Pubdate: Mon, 07 May 2001
Source: Associated Press (Wire)
Copyright: 2001 Associated Press
Author: Ken Guggenheim


WASHINGTON -- Lawmakers are trying to force the government to stop
hiring U.S. companies for dangerous counternarcotics missions in South

Two proposals one to phase out the use of contractors in Colombia, the
other to end it entirely in the entire Andean region were introduced
recently in Congress.

The measures were prompted by concerns about the role of contractors
flying State Department-sponsored drug eradication missions in
Colombia. But those worries intensified after the Peruvian Air Force
on April 20 shot down a plane carrying American missionaries that a
CIA-hired surveillance crew had identified as a possible drug flight.

Lawmakers are angry that the CIA has refused to publicly identify the
contractor or provide details of its work.

''I think it really underscored the need for transparency and
accountability,'' said Rep. William Delahunt, D-Mass., a member of the
House International Relations Committee.

With bipartisan support, Delahunt last Wednesday amended the
committee's version of the State Department authorization bill to say
that the government should try to phase out the use of U.S. companies
for antidrug missions in Colombia. Responsibility would be transferred
to Colombian security forces.

Delahunt's amendment also would require annual reports identifying the
U.S. businesses hired for the missions and providing information about
their pay, purpose and the risks they face.

A bill introduced last month by Rep. Jan Schakowsky, a Democrat, would
effectively ban the use of private businesses for counternarcotics

''I think the American taxpayers are funding a secret war that could
suck us into a Vietnam-like conflict,'' she said.

The State Department's counternarcotics bureau said it could not
comment on the Delahunt and Schakowsky proposals. It noted that the
bureau's director, Assistant Secretary of State Rand Beers, was in
Peru leading the team investigating the missionary plane shooting.

At a House Government Reform subcommittee meeting last week,
Schakowsky, one of the most liberal lawmakers, and Rep. Dan Burton, a
Republican, one of the most conservative, found common ground in their
outrage over the little information released about the missionary
plane incident.

The small aircraft had been spotted by a surveillance plane operated
by a CIA contractor, which identified it as a possible drug flight and
alerted Peru's air force. U.S. officials say the crew later realized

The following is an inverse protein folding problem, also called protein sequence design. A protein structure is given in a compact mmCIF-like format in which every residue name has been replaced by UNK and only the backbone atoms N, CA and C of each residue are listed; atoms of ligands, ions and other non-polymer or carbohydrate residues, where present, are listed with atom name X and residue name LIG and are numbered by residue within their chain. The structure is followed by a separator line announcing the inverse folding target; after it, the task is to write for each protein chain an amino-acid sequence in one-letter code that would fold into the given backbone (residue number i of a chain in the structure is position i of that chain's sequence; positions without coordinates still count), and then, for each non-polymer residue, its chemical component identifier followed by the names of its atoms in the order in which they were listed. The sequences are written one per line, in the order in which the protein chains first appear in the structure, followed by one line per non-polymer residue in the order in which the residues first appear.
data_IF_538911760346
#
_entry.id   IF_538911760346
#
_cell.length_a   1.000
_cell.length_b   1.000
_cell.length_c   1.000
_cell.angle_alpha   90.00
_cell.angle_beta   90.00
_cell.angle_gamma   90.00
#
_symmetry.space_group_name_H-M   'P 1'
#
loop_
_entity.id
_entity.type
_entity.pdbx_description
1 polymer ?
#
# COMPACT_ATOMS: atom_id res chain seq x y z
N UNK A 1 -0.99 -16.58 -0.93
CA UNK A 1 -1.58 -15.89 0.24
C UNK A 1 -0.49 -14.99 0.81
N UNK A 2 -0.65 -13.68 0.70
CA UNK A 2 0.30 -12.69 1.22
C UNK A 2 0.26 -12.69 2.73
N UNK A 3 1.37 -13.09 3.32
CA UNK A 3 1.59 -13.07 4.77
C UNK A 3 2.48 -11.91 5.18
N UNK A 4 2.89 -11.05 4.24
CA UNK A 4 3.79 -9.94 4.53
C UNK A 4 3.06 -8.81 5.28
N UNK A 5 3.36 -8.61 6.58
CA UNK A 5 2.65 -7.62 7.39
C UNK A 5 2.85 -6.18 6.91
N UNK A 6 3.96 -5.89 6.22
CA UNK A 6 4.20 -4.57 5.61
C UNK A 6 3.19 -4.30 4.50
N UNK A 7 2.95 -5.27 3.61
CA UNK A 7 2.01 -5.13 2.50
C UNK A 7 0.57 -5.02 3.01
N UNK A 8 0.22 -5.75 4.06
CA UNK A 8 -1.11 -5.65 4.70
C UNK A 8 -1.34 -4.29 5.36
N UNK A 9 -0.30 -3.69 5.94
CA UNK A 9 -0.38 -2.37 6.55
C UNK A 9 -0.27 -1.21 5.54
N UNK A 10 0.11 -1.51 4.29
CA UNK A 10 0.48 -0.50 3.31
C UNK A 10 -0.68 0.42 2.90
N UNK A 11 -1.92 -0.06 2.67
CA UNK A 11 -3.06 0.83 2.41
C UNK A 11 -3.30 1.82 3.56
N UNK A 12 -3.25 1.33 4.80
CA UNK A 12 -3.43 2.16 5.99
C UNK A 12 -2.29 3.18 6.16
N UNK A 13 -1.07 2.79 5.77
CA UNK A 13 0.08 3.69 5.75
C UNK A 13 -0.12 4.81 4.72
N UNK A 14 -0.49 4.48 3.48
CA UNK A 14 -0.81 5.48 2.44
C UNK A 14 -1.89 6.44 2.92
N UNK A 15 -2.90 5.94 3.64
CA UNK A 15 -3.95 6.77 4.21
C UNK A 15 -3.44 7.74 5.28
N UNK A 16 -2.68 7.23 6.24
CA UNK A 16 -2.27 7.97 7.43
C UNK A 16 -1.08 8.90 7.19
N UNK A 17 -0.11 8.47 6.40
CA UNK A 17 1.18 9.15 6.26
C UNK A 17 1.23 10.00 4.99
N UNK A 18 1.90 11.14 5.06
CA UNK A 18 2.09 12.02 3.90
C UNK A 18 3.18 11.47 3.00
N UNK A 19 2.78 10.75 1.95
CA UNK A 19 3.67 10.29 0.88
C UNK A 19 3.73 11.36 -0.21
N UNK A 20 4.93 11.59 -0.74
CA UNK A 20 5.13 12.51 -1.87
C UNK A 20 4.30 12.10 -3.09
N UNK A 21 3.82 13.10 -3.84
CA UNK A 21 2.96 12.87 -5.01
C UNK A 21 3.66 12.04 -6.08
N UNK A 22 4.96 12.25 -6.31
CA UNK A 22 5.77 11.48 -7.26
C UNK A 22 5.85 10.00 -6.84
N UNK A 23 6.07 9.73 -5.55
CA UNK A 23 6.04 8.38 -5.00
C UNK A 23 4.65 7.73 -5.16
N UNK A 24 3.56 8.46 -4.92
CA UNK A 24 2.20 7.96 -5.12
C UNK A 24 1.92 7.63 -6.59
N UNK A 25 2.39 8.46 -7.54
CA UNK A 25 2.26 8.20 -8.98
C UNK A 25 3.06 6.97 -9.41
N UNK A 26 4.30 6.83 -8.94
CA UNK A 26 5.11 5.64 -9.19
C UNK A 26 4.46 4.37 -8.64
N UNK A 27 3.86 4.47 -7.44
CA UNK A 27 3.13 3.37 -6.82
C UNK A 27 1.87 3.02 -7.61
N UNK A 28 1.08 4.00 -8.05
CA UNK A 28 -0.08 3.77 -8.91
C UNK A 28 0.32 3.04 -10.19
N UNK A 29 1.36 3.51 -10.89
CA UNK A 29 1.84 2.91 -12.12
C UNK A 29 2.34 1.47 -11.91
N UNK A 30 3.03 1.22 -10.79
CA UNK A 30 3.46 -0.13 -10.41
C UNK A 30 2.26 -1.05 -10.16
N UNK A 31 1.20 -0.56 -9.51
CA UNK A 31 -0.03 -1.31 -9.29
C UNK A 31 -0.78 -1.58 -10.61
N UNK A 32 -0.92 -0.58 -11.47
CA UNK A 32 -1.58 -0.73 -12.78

it was likely an innocent flight, but couldn't stop Peruvians from
shooting it down. An American woman and her infant daughter were killed.

The CIA has declined to identify the contractor. News reports have
said it is Aviation Development Corp. of Montgomery, Alabama. Company
President Lex Thistlethwaite did not return messages seeking comment.

Anti-drug agencies rely on contractors for a variety of
counternarcotic purposes in the Andes. In some cases, they are needed
for short-term missions in which it doesn't pay for the United States
to hire new employees, said Dennis Jett, a former ambassador to Peru.

But there's another reason, Jett noted.

''In terms of politicians, there's less sensitivity if there were a
fatality for a contractor than a man in uniform or a woman in
uniform,'' he said.

This has been seen as a big consideration in Colombia, where the State
Department uses Reston, Virginia-based Dyncorp to fly fumigation
missions over fields of coca and poppy, the raw materials for cocaine
and heroin.

''Congressional attitude and public attitudes toward not getting our
military involved clearly point you to contractors,'' said Myles
Frechette, a former ambassador to Colombia.

Dyncorp employees have come under fire while flying eradication
missions in territory controlled by leftist guerrillas. On Feb. 18,
contractors flew by helicopter into a gun battle in southern Colombia
and rescued the crew of a downed police helicopter.

Delahunt said his proposal would help avoid ''mission creep'' _ the
gradual escalation of U.S. involvement in Colombia by having
Colombians take on more anti-drug missions.

The State Department says its policy has always been to help prepare
Colombians to take over the eradication missions, some of which have
been handled by Colombian National Police.

In 1998, the U.S. Embassy in Bogota began developing a plan to phase
out the use of contractors, Congress' General Accounting Office
reported last year. But it said the plan was never approved and was
set aside following the approval of the dlrs 1.3 billion anti-drug

A State Department internal audit last year noted that it is much more
expensive to rely on contractors instead of Colombians. It said a
Dyncorp pilot receives dlrs 119,305 a year, compared with dlrs 45,000
for contractors hired by Colombian National Police. The State
Department also must pay higher costs for housing and security.

Dyncorp has a dlrs 200 million, five-year contract with the
department, company spokeswoman Janet Wineriter said.
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